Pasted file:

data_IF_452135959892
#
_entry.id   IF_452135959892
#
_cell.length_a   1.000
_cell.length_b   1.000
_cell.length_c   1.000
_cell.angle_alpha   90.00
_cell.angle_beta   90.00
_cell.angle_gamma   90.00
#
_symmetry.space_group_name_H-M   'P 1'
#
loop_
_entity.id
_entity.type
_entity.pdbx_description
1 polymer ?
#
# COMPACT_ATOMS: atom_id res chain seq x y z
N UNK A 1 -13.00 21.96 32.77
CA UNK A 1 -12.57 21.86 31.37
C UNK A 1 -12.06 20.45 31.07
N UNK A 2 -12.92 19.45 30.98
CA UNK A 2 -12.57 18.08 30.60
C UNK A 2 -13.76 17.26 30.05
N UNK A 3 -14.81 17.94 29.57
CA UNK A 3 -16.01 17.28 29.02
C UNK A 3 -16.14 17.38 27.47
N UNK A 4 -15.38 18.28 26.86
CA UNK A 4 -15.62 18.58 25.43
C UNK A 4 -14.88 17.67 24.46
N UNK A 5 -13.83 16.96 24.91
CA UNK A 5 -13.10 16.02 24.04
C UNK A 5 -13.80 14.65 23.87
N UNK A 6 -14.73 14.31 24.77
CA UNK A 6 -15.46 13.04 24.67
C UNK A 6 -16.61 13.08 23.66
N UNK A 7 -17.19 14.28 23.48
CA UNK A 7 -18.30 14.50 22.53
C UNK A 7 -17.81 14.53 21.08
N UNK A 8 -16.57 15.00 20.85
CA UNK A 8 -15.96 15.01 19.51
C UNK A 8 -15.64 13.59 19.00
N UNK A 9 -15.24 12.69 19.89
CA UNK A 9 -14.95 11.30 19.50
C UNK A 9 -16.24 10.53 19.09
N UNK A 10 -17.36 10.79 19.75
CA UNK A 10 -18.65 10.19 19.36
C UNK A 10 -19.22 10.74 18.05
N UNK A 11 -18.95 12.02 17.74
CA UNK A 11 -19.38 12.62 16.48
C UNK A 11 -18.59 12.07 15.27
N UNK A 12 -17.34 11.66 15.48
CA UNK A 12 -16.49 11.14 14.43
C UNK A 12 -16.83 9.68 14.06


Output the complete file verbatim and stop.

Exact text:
data_IF_452135959892
#
_entry.id   IF_452135959892
#
_cell.length_a   1.000
_cell.length_b   1.000
_cell.length_c   1.000
_cell.angle_alpha   90.00
_cell.angle_beta   90.00
_cell.angle_gamma   90.00
#
_symmetry.space_group_name_H-M   'P 1'
#
loop_
_entity.id
_entity.type
_entity.pdbx_description
1 polymer ?
#
# COMPACT_ATOMS: atom_id res chain seq x y z
N UNK A 1 -13.00 21.96 32.77
CA UNK A 1 -12.57 21.86 31.37
C UNK A 1 -12.06 20.45 31.07
N UNK A 2 -12.92 19.45 30.98
CA UNK A 2 -12.57 18.08 30.60
C UNK A 2 -13.76 17.26 30.05
N UNK A 3 -14.81 17.94 29.57
CA UNK A 3 -16.01 17.28 29.02
C UNK A 3 -16.14 17.38 27.47
N UNK A 4 -15.38 18.28 26.86
CA UNK A 4 -15.62 18.58 25.43
C UNK A 4 -14.88 17.67 24.46
N UNK A 5 -13.83 16.96 24.91
CA UNK A 5 -13.10 16.02 24.04
C UNK A 5 -13.80 14.65 23.87
N UNK A 6 -14.73 14.31 24.77
CA UNK A 6 -15.46 13.04 24.67
C UNK A 6 -16.61 13.08 23.66
N UNK A 7 -17.19 14.28 23.48
CA UNK A 7 -18.30 14.50 22.53
C UNK A 7 -17.81 14.53 21.08
N UNK A 8 -16.57 15.00 20.85
CA UNK A 8 -15.96 15.01 19.51
C UNK A 8 -15.64 13.59 19.00
N UNK A 9 -15.24 12.69 19.89
CA UNK A 9 -14.95 11.30 19.50
C UNK A 9 -16.24 10.53 19.09
N UNK A 10 -17.36 10.79 19.75
CA UNK A 10 -18.65 10.19 19.36
C UNK A 10 -19.22 10.74 18.05
N UNK A 11 -18.95 12.02 17.74
CA UNK A 11 -19.38 12.62 16.48
C UNK A 11 -18.59 12.07 15.27
N UNK A 12 -17.34 11.66 15.48
CA UNK A 12 -16.49 11.14 14.43
C UNK A 12 -16.83 9.68 14.06